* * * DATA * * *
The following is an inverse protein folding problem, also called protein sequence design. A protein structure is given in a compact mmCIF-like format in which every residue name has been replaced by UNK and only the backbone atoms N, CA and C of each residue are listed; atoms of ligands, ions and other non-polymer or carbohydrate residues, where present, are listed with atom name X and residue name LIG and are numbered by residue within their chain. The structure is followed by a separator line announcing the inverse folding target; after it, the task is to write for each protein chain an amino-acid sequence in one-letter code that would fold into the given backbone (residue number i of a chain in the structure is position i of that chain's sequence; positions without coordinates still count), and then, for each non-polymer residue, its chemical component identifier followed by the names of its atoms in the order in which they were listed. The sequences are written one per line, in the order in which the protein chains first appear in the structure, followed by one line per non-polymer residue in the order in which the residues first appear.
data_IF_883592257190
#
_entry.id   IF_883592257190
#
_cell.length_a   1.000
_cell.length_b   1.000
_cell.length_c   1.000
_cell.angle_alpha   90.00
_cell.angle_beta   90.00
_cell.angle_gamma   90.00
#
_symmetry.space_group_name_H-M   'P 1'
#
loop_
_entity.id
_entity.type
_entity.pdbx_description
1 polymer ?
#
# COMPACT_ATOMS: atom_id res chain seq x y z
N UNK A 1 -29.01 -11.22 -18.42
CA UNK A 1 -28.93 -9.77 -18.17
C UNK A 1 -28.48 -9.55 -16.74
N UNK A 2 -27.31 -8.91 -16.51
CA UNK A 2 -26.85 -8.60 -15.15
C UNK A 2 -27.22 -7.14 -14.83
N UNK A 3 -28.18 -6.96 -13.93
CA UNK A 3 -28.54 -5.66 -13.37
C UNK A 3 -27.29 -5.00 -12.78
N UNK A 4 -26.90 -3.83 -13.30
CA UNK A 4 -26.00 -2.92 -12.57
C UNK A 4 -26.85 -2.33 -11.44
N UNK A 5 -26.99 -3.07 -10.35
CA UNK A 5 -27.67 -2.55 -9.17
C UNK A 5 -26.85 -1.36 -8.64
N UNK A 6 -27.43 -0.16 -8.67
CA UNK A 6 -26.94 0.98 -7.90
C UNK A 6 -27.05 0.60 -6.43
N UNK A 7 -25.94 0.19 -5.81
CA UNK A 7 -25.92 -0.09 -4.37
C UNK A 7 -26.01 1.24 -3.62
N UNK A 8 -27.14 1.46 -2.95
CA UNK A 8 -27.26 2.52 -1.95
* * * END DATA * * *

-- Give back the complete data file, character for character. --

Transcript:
The following is an inverse protein folding problem, also called protein sequence design. A protein structure is given in a compact mmCIF-like format in which every residue name has been replaced by UNK and only the backbone atoms N, CA and C of each residue are listed; atoms of ligands, ions and other non-polymer or carbohydrate residues, where present, are listed with atom name X and residue name LIG and are numbered by residue within their chain. The structure is followed by a separator line announcing the inverse folding target; after it, the task is to write for each protein chain an amino-acid sequence in one-letter code that would fold into the given backbone (residue number i of a chain in the structure is position i of that chain's sequence; positions without coordinates still count), and then, for each non-polymer residue, its chemical component identifier followed by the names of its atoms in the order in which they were listed. The sequences are written one per line, in the order in which the protein chains first appear in the structure, followed by one line per non-polymer residue in the order in which the residues first appear.
data_IF_883592257190
#
_entry.id   IF_883592257190
#
_cell.length_a   1.000
_cell.length_b   1.000
_cell.length_c   1.000
_cell.angle_alpha   90.00
_cell.angle_beta   90.00
_cell.angle_gamma   90.00
#
_symmetry.space_group_name_H-M   'P 1'
#
loop_
_entity.id
_entity.type
_entity.pdbx_description
1 polymer ?
#
# COMPACT_ATOMS: atom_id res chain seq x y z
N UNK A 1 -29.01 -11.22 -18.42
CA UNK A 1 -28.93 -9.77 -18.17
C UNK A 1 -28.48 -9.55 -16.74
N UNK A 2 -27.31 -8.91 -16.51
CA UNK A 2 -26.85 -8.60 -15.15
C UNK A 2 -27.22 -7.14 -14.83
N UNK A 3 -28.18 -6.96 -13.93
CA UNK A 3 -28.54 -5.66 -13.37
C UNK A 3 -27.29 -5.00 -12.78
N UNK A 4 -26.90 -3.83 -13.30
CA UNK A 4 -26.00 -2.92 -12.57
C UNK A 4 -26.85 -2.33 -11.44
N UNK A 5 -26.99 -3.07 -10.35
CA UNK A 5 -27.67 -2.55 -9.17
C UNK A 5 -26.85 -1.36 -8.64
N UNK A 6 -27.43 -0.16 -8.67
CA UNK A 6 -26.94 0.98 -7.90
C UNK A 6 -27.05 0.60 -6.43
N UNK A 7 -25.94 0.19 -5.81
CA UNK A 7 -25.92 -0.09 -4.37
C UNK A 7 -26.01 1.24 -3.62
N UNK A 8 -27.14 1.46 -2.95
CA UNK A 8 -27.26 2.52 -1.95